Troy: Fall of Kings is a historical fantasy novel by British fantasy writer David Gemmell , forming the final part of the Troy Series. It was finished by his wife, Stella Gemmell, following his death on July 28, 2006 and released under the joint authorship of David and Stella Gemmell.
Plot summary[edit | edit source]
As the book opens, Agamemnon and his fleet is anchored within sight of the burning Dardanos. Then Aeneas, known as Helikaon, appears in his ship, the Xanthos. He sets fire to the whole fleet.
In Troy, meanwhile, the situation is grim. Priam is slowly losing his mind. His sons and generals attempt to plan the defence of the city. Kassandra (Cassandra) must travel to the isle of Thera with Andromache, wife of Hektor.
Andromache and Kassandra board the Xanthos, which will go first to Thera, and then to Aeneas's colony far away in the Seven Hills (that is, Rome) for necessary supplies of tin. Aeneas's best friend Gershom is troubled by prophecies about himself Kassandra has told him. Gershom is, in fact, the fugitive Egyptian prince, Ahmose (Moses).
On the journey, Helikaon and Andromache become lovers. Helikaon does not know that she has already borne him a son, passed off as the son of Hektor. When they reach Thera and Kassandra leaves them, Gershom sees a ship from Egypt and knows that he must leave Helikaon and sail to Egypt to face his destiny as Moses.
Meanwhile, the Trojan captains Banokles and Kalliades realise that Troy is about to face an unexpected attack. They hurry back from Dardanos, too late: Paris and Helen are dead and the city is in danger. Odysseus, the reluctant ally of Agamemnon, forms a plan which enables the attackers to capture the plain outside Troy, and the lower part of the city itself.
The Xanthos arrives and delivers Andromache and the tin, then escapes with the Trojan fleet, burning and sinking fifty-seven enemy ships as they do so. Hektor and the Trojan Horse leave the city to endure the siege.
Hektor kills Patroklos, the friend of Achilles. Odysseus, once a friend of Hektor, carries to him an offer from Agamemnon and Achilles: all the women and children except for the royal family will get to leave Troy and the siege if Hektor fights Achilles.
The fight is a trick: Agamemnon wants both dead. His agent poisons Hektor's blade, so Achilles starts dying. A mob attacks Hektor for his supposed treachery, but he fights them off with the aid of Achilles. Odysseus exposes the plot and Agamemnon's agent too late: both heroes die.
Odysseus and his friend Nestor refuse to remain under such a treacherous leader as Agamemnon, and abandon the siege, along with the Myrmidons. Agamemnon decides that it is time to use one of Odysseus's plans to gain access to the city.
Skorpios, one of Hektor's Trojan Horse, wakes up, having been knocked unconscious. He discovers that many of his comrades are dead and that the rest have fled. Their armour has all been stripped. Finding a horse, Skorpios rides off in the direction of Troy.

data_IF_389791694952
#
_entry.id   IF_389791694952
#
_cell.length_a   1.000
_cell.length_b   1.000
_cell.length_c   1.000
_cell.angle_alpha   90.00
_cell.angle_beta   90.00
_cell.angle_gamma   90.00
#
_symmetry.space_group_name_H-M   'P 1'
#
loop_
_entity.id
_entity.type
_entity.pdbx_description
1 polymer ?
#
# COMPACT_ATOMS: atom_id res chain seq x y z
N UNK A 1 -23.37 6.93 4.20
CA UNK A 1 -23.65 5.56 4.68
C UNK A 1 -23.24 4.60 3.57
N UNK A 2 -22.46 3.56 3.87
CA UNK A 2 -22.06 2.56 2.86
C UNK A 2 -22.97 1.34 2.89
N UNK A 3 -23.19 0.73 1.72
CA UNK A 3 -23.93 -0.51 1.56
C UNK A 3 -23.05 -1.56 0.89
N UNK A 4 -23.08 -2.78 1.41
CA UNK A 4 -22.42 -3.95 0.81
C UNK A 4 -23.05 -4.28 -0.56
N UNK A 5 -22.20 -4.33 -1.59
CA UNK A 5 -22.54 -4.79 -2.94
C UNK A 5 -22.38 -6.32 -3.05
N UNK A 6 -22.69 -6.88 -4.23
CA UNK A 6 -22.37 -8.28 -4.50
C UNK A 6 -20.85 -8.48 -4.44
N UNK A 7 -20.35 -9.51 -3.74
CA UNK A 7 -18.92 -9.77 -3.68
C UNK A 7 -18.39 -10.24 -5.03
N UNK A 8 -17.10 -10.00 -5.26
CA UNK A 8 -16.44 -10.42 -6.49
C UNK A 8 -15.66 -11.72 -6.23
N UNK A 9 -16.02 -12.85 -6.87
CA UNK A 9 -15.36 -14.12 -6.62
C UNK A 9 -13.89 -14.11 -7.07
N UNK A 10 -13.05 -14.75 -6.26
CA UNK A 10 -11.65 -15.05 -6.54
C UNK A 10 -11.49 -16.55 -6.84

On the walls of Troy, the defenders can see fifty of the Trojan Horse, chased by two hundred of Agamemnon's soldiers. The Trojan Horse are headed for the gates. The Trojans open the gates and let the Trojan Horse in. However, Kalliades realises too late that it is a trap - they are not Trojan Horse, merely disguised as them. The fifty open the gates from the inside and breach the city. Banokles and Kalliades fall back to the palace, leading the last remnants of resistance as Priam is killed. They know that Andromache and the two boys in her care - her son to Helikaon Astyanax and Helikaon's wife's son Dex - must escape.
Helikaon arrives and starts climbing into Troy by the north wall. Andromache catches his rope and he climbs in. Helikaon and Kalliades help Andromache carry the two boys out of the window and onto the ground, but before they can climb back in to their deaths Banokles cuts the rope. Banokles is soon the sole defender of Troy, and falls at last. However, before Agamemnon can celebrate the victory he is driven out of the city by the Hittite emperor, who is angry at the fall of Troy. Troy's treasury was utterly spent, but Agamemnon believes Helikaon to have taken it to Thera.
Skorpios joins Helikaon's band, and they sail to Thera on the Xanthos. There they meet Odysseus, and Kalliades and Skorpios join him. The two ships part.
Agamemnon lands on Thera and interrogates Kassandra. Then Thera's volcano erupts, killing them both and everybody else on the island. The Xanthos survives a series of tsunamis, but the fate of Odysseus's ship is unknown. Banokles's sacrifice and the tale of the Odyssey suggest that at least Kalliades and Odysseus survive.
The book ends with an elderly Andromache, Dex, Astyanax and her grandson Dios. Andromache lights Helikaons funeral pyre, the Xanthos, and watches the boat drift into the west.
The book was finished by David Gemmell's wife, Stella, after David's death.